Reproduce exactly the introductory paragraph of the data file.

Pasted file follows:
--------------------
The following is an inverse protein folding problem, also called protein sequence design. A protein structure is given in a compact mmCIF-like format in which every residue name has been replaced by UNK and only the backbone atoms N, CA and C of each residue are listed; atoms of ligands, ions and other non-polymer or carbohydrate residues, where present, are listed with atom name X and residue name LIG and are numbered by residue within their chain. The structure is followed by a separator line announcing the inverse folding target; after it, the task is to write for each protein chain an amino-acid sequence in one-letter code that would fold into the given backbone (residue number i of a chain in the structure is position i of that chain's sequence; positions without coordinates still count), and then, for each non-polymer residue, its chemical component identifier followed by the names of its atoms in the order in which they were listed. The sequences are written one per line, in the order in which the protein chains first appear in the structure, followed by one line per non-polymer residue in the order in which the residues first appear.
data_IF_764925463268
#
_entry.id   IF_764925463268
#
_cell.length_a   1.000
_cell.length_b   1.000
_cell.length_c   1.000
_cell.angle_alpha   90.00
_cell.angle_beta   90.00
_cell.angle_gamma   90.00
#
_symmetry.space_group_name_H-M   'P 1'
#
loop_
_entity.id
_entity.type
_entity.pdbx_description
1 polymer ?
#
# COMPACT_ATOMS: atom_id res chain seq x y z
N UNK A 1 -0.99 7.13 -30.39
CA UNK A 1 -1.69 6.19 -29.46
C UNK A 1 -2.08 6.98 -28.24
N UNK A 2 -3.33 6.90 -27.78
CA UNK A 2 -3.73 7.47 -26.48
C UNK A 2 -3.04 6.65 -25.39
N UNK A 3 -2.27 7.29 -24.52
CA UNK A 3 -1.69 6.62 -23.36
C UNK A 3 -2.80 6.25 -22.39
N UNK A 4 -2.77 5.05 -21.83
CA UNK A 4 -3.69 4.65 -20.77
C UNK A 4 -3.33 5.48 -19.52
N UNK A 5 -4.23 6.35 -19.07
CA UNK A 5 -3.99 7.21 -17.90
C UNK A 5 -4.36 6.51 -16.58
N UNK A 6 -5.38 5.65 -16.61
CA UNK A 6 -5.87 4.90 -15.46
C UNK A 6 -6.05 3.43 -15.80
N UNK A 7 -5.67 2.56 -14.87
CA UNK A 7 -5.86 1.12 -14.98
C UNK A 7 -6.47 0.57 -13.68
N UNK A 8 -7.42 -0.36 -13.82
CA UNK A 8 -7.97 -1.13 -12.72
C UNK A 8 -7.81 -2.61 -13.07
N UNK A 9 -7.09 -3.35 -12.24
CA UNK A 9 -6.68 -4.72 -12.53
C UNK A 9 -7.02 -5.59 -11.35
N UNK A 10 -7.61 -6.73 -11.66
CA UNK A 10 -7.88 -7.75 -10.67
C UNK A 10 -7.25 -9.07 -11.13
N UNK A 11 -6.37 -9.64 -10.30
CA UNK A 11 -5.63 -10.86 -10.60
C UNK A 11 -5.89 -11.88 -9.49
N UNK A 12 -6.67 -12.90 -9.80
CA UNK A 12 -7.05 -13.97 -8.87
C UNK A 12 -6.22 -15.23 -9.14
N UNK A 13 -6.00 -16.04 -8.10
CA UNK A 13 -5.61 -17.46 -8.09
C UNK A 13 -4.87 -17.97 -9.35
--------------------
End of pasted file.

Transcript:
The following is an inverse protein folding problem, also called protein sequence design. A protein structure is given in a compact mmCIF-like format in which every residue name has been replaced by UNK and only the backbone atoms N, CA and C of each residue are listed; atoms of ligands, ions and other non-polymer or carbohydrate residues, where present, are listed with atom name X and residue name LIG and are numbered by residue within their chain. The structure is followed by a separator line announcing the inverse folding target; after it, the task is to write for each protein chain an amino-acid sequence in one-letter code that would fold into the given backbone (residue number i of a chain in the structure is position i of that chain's sequence; positions without coordinates still count), and then, for each non-polymer residue, its chemical component identifier followed by the names of its atoms in the order in which they were listed. The sequences are written one per line, in the order in which the protein chains first appear in the structure, followed by one line per non-polymer residue in the order in which the residues first appear.